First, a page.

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IMF mission to discuss loans in Egypt this month
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Egypt's President Mohamed Mursi participates in a meeting with U.S. Defense Secretary Leon Panetta at the presidential palace in Cairo July 31, 2012.
Credit: Reuters/Mark Wilson/Pool
Sun Aug 5, 2012 4:11pm EDT
WASHINGTON (Reuters) - The International Monetary Fund (IMF) will send a mission to Cairo this month to hold talks on loans to the new government of Egypt's Islamist President Mohamed Mursi, a spokesman for the fund said on Sunday.
The mission, to include Masood Ahmed, the IMF's director for the Middle East and Central Asia, will discuss "possible financial support for a homegrown economic program," the spokesman said.
"The IMF stands ready to support Egypt and work closely with the authorities," added the spokesman, who did not give a specific date for the trip.
Egyptian Finance Minister Mumtaz al-Saeed told reporters on Saturday Cairo had invited IMF officials to Cairo resume talks on a $3.2 billion loan.
An IMF deal would help Egypt stave off a budget and balance of payments crisis and add credibility to economic reforms needed to restore the confidence of investors who fled the country after the overthrow of former president Hosni Mubarak by a popular revolt last year.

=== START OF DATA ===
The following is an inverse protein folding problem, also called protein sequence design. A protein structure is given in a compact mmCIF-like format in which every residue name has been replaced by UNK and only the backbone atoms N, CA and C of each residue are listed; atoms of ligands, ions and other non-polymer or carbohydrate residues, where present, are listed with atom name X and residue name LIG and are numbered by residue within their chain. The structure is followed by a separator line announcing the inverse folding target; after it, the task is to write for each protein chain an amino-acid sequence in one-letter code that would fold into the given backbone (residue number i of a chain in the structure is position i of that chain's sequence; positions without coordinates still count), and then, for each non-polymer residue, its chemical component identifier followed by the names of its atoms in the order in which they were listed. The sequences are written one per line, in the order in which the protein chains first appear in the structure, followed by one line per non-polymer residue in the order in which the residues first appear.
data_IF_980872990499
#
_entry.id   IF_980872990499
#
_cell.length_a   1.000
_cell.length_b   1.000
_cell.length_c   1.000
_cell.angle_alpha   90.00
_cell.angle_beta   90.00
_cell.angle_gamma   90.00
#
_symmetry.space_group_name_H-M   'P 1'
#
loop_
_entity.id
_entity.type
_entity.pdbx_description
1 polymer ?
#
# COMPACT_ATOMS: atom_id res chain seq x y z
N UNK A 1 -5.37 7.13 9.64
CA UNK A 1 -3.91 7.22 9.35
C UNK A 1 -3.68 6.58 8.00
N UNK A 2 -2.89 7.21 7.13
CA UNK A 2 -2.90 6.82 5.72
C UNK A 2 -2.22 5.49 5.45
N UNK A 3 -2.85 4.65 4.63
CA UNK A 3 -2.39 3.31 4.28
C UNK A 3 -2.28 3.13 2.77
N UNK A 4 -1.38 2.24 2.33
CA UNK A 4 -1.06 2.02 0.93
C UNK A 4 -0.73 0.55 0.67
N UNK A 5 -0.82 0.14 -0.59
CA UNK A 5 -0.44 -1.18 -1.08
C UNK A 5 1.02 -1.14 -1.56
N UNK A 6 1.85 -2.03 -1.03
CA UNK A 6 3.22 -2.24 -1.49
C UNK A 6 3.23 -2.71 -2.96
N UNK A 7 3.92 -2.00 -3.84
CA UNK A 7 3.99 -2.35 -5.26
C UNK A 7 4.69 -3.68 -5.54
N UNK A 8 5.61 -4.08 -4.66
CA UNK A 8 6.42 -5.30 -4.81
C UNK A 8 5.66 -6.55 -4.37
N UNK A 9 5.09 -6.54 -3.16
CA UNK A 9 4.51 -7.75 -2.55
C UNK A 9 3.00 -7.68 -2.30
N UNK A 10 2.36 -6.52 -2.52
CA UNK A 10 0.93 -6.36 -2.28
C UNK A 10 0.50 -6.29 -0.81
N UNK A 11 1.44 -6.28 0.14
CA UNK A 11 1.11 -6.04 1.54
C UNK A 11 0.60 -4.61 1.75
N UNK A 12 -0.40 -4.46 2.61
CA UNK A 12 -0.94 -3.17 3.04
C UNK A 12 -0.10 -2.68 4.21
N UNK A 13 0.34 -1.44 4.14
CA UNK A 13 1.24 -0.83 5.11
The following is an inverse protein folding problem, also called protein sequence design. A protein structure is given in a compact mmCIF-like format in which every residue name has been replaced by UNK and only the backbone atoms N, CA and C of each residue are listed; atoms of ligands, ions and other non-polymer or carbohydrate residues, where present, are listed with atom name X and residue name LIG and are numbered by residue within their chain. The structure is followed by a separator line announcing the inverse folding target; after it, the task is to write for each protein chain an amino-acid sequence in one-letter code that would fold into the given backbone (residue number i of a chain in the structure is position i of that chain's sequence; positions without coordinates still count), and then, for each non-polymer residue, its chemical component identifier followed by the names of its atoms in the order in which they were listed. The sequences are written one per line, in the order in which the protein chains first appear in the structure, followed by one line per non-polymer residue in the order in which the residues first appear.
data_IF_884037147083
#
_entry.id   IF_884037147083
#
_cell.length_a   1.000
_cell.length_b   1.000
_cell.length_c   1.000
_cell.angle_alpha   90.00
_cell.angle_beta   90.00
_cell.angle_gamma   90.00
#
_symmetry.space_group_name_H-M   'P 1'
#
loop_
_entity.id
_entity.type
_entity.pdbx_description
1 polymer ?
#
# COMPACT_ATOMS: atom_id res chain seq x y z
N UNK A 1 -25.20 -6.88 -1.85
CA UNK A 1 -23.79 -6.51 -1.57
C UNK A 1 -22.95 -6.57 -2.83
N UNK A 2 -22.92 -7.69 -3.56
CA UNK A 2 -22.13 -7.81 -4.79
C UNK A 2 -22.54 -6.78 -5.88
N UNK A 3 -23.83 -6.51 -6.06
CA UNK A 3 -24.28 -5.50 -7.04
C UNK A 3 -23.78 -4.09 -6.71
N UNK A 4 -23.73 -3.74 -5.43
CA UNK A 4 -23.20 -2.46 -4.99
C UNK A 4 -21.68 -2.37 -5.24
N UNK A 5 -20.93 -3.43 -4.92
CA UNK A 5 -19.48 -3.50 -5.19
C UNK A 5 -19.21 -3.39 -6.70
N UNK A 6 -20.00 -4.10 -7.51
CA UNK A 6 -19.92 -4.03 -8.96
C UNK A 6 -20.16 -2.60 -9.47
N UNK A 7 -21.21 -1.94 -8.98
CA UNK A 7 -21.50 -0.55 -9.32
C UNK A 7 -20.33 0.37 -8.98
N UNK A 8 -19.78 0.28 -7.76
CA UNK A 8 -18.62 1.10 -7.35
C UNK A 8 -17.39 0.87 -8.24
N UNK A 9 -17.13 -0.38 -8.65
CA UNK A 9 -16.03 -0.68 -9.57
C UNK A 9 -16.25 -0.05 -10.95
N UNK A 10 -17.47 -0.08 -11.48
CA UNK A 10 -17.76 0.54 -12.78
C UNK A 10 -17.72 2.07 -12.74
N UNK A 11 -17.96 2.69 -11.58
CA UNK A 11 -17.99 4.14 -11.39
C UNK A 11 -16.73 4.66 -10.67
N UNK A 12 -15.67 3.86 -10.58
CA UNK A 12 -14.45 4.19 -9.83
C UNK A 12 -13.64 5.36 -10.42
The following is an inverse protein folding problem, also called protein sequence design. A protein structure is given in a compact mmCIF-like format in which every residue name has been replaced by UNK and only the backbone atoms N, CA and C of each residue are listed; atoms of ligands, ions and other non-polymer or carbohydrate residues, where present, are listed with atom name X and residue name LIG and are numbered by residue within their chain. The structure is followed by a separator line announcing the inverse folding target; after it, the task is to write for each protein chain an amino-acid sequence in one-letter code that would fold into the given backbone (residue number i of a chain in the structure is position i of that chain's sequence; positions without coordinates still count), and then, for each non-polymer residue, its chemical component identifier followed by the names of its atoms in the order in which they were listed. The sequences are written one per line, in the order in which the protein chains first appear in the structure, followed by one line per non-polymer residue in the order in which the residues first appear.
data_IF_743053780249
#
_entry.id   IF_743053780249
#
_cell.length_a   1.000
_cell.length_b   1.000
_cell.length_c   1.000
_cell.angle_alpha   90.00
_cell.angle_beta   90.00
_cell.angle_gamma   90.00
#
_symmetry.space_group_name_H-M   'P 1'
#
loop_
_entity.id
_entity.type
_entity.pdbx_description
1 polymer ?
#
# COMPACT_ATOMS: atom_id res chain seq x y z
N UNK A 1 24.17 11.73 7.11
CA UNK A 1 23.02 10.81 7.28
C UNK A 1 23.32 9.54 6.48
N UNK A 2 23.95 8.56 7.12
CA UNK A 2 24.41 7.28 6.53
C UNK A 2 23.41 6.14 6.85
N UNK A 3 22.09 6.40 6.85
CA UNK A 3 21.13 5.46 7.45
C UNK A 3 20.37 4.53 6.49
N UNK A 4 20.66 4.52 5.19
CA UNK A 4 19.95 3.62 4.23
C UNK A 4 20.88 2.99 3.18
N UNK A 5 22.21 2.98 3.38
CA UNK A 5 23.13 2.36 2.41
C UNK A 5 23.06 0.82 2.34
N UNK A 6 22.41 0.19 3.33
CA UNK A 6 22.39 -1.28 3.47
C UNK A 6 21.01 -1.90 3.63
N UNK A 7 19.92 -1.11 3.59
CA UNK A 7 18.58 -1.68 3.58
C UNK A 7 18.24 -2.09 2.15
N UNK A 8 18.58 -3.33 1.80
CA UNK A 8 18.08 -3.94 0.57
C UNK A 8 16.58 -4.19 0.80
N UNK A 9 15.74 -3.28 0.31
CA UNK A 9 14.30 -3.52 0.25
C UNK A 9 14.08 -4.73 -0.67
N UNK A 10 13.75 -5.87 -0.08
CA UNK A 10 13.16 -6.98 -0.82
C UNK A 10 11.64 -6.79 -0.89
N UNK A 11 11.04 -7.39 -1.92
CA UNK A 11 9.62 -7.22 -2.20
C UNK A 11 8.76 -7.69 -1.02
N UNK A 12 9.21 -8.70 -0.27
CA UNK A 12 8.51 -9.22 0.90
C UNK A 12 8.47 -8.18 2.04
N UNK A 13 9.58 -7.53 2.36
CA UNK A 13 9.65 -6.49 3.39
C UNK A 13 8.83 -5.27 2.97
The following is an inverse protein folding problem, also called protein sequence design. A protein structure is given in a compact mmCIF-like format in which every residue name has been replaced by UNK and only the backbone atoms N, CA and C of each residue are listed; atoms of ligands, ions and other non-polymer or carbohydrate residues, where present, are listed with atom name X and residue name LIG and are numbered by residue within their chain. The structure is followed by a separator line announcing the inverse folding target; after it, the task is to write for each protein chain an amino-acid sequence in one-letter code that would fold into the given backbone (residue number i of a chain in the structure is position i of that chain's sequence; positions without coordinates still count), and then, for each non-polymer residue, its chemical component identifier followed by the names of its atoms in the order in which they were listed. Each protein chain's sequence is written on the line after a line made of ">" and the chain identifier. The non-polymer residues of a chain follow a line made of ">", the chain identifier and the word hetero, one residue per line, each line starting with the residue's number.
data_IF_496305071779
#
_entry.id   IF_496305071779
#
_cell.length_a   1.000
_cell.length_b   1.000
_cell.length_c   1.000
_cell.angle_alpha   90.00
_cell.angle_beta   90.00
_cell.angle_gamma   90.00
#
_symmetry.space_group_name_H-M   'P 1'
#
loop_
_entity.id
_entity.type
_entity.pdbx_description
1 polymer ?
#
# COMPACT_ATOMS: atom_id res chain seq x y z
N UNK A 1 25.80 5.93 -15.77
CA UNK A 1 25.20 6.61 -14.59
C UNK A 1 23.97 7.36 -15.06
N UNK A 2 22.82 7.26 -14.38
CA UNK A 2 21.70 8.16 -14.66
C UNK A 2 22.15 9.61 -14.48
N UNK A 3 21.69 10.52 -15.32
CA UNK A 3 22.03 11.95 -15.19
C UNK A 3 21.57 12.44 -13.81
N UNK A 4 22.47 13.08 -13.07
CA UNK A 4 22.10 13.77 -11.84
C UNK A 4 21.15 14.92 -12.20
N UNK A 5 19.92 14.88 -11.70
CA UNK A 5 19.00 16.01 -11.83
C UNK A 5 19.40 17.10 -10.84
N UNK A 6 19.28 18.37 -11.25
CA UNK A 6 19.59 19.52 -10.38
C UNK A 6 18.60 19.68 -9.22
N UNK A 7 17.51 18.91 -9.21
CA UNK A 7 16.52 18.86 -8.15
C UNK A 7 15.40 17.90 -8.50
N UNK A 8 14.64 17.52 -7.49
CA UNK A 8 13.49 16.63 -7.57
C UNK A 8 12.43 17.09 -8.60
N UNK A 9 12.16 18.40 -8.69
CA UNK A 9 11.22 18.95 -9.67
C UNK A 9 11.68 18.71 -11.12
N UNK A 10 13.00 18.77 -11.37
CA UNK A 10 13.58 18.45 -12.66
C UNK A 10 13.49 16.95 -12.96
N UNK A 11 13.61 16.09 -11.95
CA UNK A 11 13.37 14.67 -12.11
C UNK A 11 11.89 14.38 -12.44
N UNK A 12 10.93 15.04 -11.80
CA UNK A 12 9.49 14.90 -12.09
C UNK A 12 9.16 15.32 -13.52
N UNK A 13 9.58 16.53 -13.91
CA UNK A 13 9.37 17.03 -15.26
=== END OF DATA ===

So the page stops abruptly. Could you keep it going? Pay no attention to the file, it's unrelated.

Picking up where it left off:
Saeed, who was selected to remain in his post in the new cabinet sworn in last Thursday, said he expected a growth rate of 3.5-4 percent in the 2012-2013 fiscal year.
Egypt's former interim government had previously forecast 4 to 4.5 percent growth for the 2012-2013 fiscal year, which started on July 1.
Mursi's new cabinet will have to decide whether it should implement new and potentially painful austerity measures to help stabilize government finances and secure foreign financial help.
The outgoing army-backed government, which had been negotiating an IMF loan for months, drew up the new state budget to dovetail with IMF demands. The budget took effect on July 1 at the start of the 2012/13 financial year.
The IMF demanded that any loan get broad political support. At the time, this meant the army-controlled cabinet needed the blessing of Mursi's Muslim Brotherhood, whose Freedom and Justice Party (FJP) took almost half the seats in parliament.
The FJP refused, saying the government had not provided it with enough details of the proposed IMF agreement or the budget to take a decision.
(Reporting By Lesley Wroughton and Paul Eckert; Editing by David Brunnstrom)
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